A highly intoxicated man who was disqualified from driving for ten years in 2016, ran from the scene of a hit-and-run last year after he “ploughed” into the back of a car stopped at traffic lights.
William Casserly (33), 189 An Sean Bhaile, Doughiska, who has 79 previous convictions, had driven off without paying €50 for petrol at a Ballybrit filling station just 40 minutes before being involved in the hit-and-run collision on October 28 last year.
He received sentences totalling 11 months and was disqualified from driving for 15 years at Galway District Court.
Casserly pleaded guilty to driving off without paying for €50 worth of petrol at Ballybrit, and to running from the scene of an accident at traffic lights at Briar Hill a short time later. He also admitted to driving while disqualified, failing to give a breath sample and having no insurance on the same occasion.
The court heard Gardai viewed CCTV at the filling station and immediately recognised Casserly from the footage.
Just forty minutes later, Garda Barry Burke was called to the scene of a hit and run. Casserly’s car had rear-ended another car at traffic lights and he got out and ran from the scene. He was chased by a civilian witness and arrested a short time later and found to be extremely intoxicated.
Sgt. Aoife Curley, prosecuting, confirmed Casserly had been disqualified from driving for ten years in 2016 and was disqualified from driving at the time of these latest offences.
She said he had 79 previous convictions, 40 of which were for road traffic violations, which included four for drunken driving, eight for theft, eleven for criminal damage and nine for driving without insurance.
Handing €50 into court on behalf of Casserly for the petrol, defence solicitor, Olivia Traynor conceded his previous convictions went back as far as November 2002, adding that most of them were committed while he was under the influence of alcohol.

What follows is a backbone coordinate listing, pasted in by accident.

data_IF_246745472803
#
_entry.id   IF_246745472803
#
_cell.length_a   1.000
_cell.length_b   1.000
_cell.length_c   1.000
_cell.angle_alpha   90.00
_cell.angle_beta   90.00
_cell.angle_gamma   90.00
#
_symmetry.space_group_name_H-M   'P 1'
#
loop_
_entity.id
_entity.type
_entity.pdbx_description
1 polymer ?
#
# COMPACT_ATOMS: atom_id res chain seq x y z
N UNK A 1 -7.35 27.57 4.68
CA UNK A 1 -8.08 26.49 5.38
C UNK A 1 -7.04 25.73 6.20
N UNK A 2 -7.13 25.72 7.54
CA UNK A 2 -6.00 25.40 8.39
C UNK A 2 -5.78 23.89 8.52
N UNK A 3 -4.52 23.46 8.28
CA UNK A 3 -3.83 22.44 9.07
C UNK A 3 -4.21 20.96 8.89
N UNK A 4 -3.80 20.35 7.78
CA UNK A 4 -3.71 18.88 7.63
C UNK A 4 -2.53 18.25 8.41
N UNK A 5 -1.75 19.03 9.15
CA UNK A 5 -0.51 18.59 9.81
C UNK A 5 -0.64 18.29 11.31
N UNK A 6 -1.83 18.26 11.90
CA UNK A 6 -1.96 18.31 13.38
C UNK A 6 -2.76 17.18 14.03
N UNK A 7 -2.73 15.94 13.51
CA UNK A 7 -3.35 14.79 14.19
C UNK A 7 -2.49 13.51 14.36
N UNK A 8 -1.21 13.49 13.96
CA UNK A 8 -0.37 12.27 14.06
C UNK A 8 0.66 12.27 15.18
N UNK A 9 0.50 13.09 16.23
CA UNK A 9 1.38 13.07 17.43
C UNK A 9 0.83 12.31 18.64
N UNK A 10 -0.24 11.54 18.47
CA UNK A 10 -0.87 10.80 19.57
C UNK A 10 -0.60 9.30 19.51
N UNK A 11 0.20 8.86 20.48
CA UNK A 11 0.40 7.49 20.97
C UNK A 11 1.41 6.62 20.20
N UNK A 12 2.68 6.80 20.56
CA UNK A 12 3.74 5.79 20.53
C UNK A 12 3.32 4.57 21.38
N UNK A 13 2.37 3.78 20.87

She confirmed to the court that her client was currently serving sentences totalling 16 months for similar offences and had been due for release on October 5 next.
Imposing sentences totalling 11 months on Casserly along with a 15-year disqualification on the charges before the court, Judge Deirdre Gearty said to Casserly:
“You come before this court with an absolutely appalling record. You have learnt absolutely nothing from your dealings with the courts down through the years even though you were given assistance by various services in the past.
“And what happened on this night? You go off and steal petrol and within 40 minutes, you plough into someone at traffic lights.
“You do not have the maturity to stay and face up to it and you put Gardaí to the trouble of having to find you. Your plea is limited.”
The judge backdated the sentences to July 16 last.
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€46,000 Lotto winner comes forward as deadline looms
Galway Bay fm newsroom – The Knocknacarra winner of the Lotto Match 5 + Bonus from the 12th of December has come forward to claim their prize, just two weeks before the claim deadline.
The winning ticket, which is worth €46,234, was sold at Clybaun Stores on the Clybaun Road on the day of the draw, one of two winners of the Lotto Match 5 + Bonus prize of €92,000.